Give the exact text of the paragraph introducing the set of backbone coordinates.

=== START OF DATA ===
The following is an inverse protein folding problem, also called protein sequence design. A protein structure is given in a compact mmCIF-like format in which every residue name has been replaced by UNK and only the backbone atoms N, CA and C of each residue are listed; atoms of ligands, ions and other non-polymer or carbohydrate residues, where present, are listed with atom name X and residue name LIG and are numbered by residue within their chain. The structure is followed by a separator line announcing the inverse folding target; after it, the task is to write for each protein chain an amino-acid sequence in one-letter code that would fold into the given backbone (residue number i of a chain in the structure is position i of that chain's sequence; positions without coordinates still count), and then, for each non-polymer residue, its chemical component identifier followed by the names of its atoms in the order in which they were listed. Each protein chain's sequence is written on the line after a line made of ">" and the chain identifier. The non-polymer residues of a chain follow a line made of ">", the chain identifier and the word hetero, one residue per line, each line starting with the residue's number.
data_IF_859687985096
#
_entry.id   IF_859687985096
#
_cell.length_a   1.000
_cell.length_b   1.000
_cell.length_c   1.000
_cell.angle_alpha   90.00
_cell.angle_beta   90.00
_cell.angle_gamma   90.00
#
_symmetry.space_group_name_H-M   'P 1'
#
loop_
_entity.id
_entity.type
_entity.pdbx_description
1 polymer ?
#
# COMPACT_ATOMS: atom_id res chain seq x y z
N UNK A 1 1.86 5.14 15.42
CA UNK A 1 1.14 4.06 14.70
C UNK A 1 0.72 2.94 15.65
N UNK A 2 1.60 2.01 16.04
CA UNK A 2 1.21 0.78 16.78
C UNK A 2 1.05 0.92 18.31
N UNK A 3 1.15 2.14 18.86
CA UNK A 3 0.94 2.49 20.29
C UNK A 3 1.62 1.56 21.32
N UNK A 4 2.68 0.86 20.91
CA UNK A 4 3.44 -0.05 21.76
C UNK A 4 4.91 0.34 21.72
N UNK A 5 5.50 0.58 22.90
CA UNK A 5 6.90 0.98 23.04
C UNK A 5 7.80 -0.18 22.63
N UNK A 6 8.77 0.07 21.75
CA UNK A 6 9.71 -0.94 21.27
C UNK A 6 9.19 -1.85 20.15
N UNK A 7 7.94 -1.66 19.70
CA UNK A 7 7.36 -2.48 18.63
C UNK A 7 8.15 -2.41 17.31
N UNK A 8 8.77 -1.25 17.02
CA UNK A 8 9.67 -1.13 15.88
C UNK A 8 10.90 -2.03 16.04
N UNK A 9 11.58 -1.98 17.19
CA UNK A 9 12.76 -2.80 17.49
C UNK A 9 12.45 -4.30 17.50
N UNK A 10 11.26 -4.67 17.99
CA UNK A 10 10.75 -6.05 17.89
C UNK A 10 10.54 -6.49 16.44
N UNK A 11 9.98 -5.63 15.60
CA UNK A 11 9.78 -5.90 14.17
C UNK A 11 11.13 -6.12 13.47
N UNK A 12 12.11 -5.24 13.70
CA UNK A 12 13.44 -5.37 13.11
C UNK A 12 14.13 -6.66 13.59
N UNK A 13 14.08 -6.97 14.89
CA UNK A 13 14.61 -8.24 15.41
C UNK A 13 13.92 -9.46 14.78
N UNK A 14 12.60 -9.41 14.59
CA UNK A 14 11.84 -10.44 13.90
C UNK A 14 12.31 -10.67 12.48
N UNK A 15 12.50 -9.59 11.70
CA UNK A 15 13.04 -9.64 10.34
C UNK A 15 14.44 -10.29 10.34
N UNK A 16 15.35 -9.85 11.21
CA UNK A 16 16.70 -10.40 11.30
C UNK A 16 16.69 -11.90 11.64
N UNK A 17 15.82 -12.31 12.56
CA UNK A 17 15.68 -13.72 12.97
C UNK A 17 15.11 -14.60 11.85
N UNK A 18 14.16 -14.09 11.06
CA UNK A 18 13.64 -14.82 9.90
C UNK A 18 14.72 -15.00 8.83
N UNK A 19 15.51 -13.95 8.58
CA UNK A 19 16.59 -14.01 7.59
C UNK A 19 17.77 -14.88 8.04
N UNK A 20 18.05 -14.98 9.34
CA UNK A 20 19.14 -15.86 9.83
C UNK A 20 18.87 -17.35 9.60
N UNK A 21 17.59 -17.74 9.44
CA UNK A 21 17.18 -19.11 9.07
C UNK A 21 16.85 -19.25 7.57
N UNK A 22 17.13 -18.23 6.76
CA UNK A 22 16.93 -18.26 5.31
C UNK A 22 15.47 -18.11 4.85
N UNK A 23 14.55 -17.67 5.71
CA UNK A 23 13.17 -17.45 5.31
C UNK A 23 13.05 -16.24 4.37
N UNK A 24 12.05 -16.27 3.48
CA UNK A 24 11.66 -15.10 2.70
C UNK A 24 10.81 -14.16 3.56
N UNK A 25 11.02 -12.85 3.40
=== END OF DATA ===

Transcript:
The following is an inverse protein folding problem, also called protein sequence design. A protein structure is given in a compact mmCIF-like format in which every residue name has been replaced by UNK and only the backbone atoms N, CA and C of each residue are listed; atoms of ligands, ions and other non-polymer or carbohydrate residues, where present, are listed with atom name X and residue name LIG and are numbered by residue within their chain. The structure is followed by a separator line announcing the inverse folding target; after it, the task is to write for each protein chain an amino-acid sequence in one-letter code that would fold into the given backbone (residue number i of a chain in the structure is position i of that chain's sequence; positions without coordinates still count), and then, for each non-polymer residue, its chemical component identifier followed by the names of its atoms in the order in which they were listed. Each protein chain's sequence is written on the line after a line made of ">" and the chain identifier. The non-polymer residues of a chain follow a line made of ">", the chain identifier and the word hetero, one residue per line, each line starting with the residue's number.